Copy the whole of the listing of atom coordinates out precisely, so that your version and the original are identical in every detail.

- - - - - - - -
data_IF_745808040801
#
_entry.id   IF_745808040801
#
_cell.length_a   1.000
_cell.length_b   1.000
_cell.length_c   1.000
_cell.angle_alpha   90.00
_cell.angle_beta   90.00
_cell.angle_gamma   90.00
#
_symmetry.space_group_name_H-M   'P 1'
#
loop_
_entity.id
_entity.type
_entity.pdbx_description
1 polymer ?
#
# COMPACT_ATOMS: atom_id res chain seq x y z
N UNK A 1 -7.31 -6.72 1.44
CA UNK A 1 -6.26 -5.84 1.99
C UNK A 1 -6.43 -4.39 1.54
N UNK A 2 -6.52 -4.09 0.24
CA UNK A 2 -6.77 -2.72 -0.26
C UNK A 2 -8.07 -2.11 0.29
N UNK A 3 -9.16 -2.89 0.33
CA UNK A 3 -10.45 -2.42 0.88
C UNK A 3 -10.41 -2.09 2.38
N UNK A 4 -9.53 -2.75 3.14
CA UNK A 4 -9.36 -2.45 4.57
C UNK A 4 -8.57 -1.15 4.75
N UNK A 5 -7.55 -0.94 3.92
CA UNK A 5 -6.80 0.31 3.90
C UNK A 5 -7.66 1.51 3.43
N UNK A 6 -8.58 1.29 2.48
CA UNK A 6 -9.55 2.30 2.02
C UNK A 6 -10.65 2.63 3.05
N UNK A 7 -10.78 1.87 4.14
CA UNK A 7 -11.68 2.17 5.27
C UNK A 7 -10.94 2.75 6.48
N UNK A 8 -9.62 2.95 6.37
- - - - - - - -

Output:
data_IF_745808040801
#
_entry.id   IF_745808040801
#
_cell.length_a   1.000
_cell.length_b   1.000
_cell.length_c   1.000
_cell.angle_alpha   90.00
_cell.angle_beta   90.00
_cell.angle_gamma   90.00
#
_symmetry.space_group_name_H-M   'P 1'
#
loop_
_entity.id
_entity.type
_entity.pdbx_description
1 polymer ?
#
# COMPACT_ATOMS: atom_id res chain seq x y z
N UNK A 1 -7.31 -6.72 1.44
CA UNK A 1 -6.26 -5.84 1.99
C UNK A 1 -6.43 -4.39 1.54
N UNK A 2 -6.52 -4.09 0.24
CA UNK A 2 -6.77 -2.72 -0.26
C UNK A 2 -8.07 -2.11 0.29
N UNK A 3 -9.16 -2.89 0.33
CA UNK A 3 -10.45 -2.42 0.88
C UNK A 3 -10.41 -2.09 2.38
N UNK A 4 -9.53 -2.75 3.14
CA UNK A 4 -9.36 -2.45 4.57
C UNK A 4 -8.57 -1.15 4.75
N UNK A 5 -7.55 -0.94 3.92
CA UNK A 5 -6.80 0.31 3.90
C UNK A 5 -7.66 1.51 3.43
N UNK A 6 -8.58 1.29 2.48
CA UNK A 6 -9.55 2.30 2.02
C UNK A 6 -10.65 2.63 3.05
N UNK A 7 -10.78 1.87 4.14
CA UNK A 7 -11.68 2.17 5.27
C UNK A 7 -10.94 2.75 6.48
N UNK A 8 -9.62 2.95 6.37